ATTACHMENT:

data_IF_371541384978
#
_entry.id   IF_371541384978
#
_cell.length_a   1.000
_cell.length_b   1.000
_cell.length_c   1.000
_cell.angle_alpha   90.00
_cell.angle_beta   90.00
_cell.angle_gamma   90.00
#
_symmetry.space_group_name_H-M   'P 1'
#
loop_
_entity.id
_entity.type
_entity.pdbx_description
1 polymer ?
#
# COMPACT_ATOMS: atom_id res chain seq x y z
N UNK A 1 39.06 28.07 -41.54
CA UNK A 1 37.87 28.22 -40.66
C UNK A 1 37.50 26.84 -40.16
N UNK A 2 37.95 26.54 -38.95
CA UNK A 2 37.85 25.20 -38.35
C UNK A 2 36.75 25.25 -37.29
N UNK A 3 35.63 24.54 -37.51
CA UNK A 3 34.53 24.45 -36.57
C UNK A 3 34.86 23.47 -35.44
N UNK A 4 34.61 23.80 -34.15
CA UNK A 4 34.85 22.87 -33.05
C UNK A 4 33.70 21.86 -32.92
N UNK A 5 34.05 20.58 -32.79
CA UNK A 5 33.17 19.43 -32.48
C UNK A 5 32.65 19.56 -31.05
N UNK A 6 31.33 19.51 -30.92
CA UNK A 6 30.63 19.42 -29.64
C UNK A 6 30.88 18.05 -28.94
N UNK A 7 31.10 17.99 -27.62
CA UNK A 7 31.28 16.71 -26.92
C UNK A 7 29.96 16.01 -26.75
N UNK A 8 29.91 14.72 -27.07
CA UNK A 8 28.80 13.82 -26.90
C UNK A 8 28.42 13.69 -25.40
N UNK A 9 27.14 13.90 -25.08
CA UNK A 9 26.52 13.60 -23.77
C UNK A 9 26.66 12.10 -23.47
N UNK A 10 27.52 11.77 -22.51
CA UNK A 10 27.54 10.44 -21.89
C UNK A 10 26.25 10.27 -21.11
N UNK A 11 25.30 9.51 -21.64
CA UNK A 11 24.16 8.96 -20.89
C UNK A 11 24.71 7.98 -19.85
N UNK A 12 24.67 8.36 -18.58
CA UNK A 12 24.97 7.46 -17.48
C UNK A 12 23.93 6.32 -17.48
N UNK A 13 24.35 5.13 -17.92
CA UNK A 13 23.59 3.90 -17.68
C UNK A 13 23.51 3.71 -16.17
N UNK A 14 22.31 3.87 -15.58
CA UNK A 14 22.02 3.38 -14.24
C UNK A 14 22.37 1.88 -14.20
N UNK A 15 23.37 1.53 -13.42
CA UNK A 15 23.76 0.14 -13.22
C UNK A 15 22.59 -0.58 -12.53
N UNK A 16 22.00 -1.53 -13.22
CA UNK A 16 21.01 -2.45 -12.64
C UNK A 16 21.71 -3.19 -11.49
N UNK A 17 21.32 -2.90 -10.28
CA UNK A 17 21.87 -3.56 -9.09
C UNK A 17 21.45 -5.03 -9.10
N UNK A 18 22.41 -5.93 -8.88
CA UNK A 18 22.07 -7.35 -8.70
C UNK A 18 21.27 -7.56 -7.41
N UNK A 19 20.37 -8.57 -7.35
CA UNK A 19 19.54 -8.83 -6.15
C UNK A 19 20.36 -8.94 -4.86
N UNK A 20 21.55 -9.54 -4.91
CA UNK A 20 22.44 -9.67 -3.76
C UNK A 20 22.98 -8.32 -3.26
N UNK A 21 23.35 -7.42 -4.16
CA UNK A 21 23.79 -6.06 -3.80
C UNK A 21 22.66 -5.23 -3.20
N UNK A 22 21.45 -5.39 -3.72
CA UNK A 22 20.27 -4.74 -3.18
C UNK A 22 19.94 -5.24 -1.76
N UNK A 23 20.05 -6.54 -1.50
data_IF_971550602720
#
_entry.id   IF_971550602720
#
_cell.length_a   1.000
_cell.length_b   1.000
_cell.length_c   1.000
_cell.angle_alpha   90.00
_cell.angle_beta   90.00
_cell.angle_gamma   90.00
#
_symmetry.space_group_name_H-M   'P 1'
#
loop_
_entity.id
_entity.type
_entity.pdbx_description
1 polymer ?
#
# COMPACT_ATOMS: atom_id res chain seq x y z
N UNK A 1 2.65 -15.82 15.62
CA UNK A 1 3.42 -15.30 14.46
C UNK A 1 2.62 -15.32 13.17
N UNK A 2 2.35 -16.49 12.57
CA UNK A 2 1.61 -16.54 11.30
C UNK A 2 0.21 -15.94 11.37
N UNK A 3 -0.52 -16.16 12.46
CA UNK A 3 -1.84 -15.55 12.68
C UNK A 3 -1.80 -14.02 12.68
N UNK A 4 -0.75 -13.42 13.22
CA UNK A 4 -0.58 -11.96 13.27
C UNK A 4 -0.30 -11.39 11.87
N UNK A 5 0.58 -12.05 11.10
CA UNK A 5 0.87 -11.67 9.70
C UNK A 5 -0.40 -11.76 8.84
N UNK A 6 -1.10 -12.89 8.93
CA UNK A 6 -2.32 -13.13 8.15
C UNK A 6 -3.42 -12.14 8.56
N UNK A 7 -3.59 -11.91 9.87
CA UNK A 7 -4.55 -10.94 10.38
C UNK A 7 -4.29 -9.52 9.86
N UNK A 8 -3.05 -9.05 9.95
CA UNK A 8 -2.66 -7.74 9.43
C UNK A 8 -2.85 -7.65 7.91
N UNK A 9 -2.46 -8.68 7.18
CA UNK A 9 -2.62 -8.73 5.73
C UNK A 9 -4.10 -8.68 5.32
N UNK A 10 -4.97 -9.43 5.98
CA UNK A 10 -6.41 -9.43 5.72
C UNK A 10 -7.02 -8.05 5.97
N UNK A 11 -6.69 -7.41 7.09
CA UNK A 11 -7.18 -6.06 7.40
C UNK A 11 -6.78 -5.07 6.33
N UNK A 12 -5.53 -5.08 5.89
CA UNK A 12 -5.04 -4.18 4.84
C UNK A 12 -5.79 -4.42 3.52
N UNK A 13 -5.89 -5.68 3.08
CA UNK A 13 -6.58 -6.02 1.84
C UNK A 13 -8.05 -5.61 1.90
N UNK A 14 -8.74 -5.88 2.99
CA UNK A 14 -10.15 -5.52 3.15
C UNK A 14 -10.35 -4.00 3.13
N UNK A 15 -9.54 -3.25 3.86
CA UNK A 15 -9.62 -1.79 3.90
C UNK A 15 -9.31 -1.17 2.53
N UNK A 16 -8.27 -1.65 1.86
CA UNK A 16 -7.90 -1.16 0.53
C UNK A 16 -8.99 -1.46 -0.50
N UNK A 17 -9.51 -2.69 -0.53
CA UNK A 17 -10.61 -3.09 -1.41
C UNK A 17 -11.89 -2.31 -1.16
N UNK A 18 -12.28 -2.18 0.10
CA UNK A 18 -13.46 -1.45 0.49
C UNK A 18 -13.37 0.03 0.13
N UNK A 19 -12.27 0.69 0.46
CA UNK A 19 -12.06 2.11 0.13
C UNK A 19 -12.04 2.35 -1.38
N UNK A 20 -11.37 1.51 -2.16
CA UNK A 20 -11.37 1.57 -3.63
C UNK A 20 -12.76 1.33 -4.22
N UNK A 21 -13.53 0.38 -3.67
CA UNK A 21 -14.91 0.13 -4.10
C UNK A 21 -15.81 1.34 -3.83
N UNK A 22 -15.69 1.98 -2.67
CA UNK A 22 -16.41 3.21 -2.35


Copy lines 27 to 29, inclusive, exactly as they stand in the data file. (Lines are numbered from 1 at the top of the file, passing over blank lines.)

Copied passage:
N UNK A 3 35.63 24.54 -37.51
CA UNK A 3 34.53 24.45 -36.57
C UNK A 3 34.86 23.47 -35.44